The effect of metacognitive beliefs and self-regulation strategies on students' academic motivation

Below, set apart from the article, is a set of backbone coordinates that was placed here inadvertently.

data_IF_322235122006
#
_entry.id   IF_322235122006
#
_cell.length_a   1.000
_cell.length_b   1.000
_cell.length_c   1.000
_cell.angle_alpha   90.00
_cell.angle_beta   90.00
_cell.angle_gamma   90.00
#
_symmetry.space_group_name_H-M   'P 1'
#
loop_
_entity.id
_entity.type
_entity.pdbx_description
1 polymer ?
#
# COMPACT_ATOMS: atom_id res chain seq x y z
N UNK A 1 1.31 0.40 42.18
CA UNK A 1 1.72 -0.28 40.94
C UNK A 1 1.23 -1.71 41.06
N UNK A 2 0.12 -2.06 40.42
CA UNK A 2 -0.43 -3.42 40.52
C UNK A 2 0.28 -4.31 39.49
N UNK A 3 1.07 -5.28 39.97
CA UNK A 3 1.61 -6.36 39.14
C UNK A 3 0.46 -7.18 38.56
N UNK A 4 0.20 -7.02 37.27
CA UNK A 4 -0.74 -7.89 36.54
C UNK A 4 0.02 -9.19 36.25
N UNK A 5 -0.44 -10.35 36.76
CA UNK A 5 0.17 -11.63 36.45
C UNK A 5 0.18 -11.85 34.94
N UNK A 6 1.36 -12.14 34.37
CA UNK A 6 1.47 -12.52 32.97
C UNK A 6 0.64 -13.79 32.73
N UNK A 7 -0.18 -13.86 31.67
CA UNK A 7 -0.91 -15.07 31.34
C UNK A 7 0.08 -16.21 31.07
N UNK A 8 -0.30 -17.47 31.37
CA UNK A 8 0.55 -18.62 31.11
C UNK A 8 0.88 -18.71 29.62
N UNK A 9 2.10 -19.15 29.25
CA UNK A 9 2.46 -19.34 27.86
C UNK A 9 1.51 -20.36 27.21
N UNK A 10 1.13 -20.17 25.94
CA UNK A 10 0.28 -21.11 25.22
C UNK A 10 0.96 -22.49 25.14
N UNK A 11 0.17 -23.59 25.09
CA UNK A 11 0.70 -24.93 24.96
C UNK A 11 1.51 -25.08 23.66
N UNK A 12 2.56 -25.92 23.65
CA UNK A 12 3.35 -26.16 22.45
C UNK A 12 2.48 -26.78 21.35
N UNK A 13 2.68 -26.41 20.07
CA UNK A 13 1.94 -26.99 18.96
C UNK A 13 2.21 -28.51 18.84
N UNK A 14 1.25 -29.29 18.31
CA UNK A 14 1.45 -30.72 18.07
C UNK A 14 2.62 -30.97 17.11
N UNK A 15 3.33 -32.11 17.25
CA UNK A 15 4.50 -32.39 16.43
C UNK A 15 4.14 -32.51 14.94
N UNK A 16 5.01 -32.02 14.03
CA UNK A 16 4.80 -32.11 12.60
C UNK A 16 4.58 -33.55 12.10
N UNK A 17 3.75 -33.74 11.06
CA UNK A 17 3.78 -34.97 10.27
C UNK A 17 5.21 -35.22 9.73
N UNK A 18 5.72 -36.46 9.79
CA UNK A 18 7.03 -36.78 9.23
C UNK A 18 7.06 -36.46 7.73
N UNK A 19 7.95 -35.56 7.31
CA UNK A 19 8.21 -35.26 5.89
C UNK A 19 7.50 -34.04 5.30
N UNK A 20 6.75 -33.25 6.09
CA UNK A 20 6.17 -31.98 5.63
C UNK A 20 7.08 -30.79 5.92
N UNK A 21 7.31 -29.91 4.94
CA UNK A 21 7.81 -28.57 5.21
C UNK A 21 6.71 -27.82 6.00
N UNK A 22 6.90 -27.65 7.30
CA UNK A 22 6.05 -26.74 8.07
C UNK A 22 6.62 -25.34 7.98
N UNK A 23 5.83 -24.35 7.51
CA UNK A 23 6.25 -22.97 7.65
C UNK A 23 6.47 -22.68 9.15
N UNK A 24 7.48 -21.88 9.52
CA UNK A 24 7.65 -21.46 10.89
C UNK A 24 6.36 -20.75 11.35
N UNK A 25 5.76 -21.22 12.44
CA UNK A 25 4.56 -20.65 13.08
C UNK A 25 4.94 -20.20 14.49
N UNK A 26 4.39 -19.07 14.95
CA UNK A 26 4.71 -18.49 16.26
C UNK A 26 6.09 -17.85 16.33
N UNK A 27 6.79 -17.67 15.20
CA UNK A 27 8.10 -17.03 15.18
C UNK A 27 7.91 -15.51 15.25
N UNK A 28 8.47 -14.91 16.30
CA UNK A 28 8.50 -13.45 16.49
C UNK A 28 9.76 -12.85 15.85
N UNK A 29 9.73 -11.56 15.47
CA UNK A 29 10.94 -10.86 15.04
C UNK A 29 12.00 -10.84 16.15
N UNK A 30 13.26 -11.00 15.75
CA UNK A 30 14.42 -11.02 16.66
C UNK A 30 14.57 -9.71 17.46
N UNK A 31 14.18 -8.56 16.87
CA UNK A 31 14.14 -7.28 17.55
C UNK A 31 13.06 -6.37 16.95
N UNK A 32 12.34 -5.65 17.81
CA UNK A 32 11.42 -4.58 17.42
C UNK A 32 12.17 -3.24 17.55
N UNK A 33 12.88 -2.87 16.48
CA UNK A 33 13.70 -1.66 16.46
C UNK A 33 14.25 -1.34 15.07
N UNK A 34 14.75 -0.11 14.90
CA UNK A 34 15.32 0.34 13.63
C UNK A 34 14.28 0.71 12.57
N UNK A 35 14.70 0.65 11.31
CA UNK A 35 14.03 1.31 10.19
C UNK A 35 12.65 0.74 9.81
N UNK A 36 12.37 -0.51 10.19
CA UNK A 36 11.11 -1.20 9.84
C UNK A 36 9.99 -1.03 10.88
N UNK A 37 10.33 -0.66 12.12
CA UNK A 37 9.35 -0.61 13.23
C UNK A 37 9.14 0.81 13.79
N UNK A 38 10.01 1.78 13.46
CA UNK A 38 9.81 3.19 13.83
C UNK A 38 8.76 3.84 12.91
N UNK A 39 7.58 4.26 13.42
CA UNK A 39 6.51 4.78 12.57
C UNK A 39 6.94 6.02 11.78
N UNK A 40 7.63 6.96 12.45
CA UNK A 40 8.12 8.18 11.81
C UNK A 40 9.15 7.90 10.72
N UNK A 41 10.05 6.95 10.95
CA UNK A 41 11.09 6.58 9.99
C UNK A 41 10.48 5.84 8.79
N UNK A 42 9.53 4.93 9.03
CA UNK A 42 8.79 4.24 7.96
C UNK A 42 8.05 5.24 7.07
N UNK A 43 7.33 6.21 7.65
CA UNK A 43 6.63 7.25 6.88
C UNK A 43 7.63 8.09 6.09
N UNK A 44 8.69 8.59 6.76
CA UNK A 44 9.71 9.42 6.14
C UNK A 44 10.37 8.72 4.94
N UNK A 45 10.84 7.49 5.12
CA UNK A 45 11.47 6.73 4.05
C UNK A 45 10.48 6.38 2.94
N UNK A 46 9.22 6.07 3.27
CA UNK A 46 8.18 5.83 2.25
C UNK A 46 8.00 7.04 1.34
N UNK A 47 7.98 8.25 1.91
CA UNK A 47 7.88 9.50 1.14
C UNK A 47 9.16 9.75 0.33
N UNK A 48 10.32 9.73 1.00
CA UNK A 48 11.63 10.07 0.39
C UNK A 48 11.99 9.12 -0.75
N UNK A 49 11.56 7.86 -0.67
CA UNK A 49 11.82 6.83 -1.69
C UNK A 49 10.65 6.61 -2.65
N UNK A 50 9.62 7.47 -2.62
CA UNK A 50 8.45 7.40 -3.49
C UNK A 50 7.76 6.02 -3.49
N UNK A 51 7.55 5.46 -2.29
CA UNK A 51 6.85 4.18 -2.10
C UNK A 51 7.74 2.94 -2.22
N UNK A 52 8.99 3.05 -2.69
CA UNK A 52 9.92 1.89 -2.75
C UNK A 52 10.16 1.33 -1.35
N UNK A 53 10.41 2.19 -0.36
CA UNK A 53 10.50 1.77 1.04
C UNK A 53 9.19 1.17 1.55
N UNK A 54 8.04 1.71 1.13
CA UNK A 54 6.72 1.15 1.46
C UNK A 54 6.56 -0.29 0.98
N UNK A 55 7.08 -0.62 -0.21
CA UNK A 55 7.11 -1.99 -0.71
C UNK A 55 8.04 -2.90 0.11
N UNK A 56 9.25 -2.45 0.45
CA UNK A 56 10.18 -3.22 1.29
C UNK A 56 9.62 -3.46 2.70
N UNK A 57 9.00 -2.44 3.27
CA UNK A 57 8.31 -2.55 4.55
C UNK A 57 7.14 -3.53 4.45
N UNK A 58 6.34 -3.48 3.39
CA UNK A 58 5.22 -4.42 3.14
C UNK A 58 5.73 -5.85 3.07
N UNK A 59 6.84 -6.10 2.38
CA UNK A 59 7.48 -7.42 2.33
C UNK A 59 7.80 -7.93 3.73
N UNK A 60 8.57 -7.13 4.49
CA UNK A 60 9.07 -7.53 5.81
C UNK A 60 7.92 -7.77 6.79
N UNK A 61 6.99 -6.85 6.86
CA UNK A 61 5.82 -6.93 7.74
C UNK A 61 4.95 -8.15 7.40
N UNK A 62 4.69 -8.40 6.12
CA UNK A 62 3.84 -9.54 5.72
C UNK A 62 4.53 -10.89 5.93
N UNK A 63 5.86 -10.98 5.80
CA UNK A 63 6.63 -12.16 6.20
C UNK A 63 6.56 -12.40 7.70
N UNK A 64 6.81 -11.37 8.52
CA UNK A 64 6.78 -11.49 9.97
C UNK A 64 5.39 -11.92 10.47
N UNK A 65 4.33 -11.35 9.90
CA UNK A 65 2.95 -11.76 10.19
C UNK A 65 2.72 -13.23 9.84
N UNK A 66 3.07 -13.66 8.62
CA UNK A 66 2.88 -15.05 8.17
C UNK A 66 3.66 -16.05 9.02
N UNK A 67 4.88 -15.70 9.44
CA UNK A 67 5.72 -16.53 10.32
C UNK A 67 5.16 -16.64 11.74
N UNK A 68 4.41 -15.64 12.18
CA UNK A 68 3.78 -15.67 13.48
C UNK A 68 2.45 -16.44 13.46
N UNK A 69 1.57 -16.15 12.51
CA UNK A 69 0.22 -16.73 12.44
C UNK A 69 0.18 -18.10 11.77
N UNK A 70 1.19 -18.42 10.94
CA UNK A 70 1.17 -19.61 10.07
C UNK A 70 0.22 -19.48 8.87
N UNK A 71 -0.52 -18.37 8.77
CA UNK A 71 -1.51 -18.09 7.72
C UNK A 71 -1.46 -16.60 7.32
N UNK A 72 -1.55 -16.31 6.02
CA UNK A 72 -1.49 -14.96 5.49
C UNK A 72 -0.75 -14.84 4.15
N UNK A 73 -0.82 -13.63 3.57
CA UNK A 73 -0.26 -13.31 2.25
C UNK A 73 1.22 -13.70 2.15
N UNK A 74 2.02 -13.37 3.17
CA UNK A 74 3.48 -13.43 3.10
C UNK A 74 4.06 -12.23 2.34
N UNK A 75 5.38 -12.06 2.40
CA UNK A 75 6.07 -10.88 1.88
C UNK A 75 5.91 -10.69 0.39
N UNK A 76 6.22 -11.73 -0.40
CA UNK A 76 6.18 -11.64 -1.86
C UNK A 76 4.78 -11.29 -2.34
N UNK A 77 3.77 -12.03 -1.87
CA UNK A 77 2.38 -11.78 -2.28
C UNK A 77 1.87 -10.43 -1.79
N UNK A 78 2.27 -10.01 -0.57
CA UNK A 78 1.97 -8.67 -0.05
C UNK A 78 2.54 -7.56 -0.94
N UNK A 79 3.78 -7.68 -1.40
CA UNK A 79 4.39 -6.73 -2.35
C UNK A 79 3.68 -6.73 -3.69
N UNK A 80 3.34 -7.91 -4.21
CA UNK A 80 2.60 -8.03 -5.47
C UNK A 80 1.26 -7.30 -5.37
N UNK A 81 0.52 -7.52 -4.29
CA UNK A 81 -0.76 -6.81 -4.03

AbstractObjective: The purpose of this study was to investigate the effect of meta-cognitive beliefs and self-regulation strategies on students' academic motivation. The statistical population of this study was all students of high school girls in the second district of Tehran in 1395. Methodology: Collected results and analyzed data are presented based on statistical inference and appropriate statistical techniques to confirm or reject the hypothesis. Results: The results of regression test showed that metacognitive beliefs and self-regulation strategies have an effect on academic motivation (p <.05). Also, the results of Pearson correlation test between the components of cognitive beliefs and academic achievement showed that there is a significant positive correlation between academic achievement with components of confidence in memory and positive beliefs about negative concern and with unruliness, cognitive self-awareness and the need for inhibition of thoughts. Conclusion: Also, the results of the test showed a correlation between the components of motivational strategies and academic achievement showed a significant positive correlation between academic achievement and motivational beliefs, cognitive strategies and meta-cognitive strategies. These results indicate that with increasing metacognitive beliefs and self-regulation strategies, academic achievement also increases.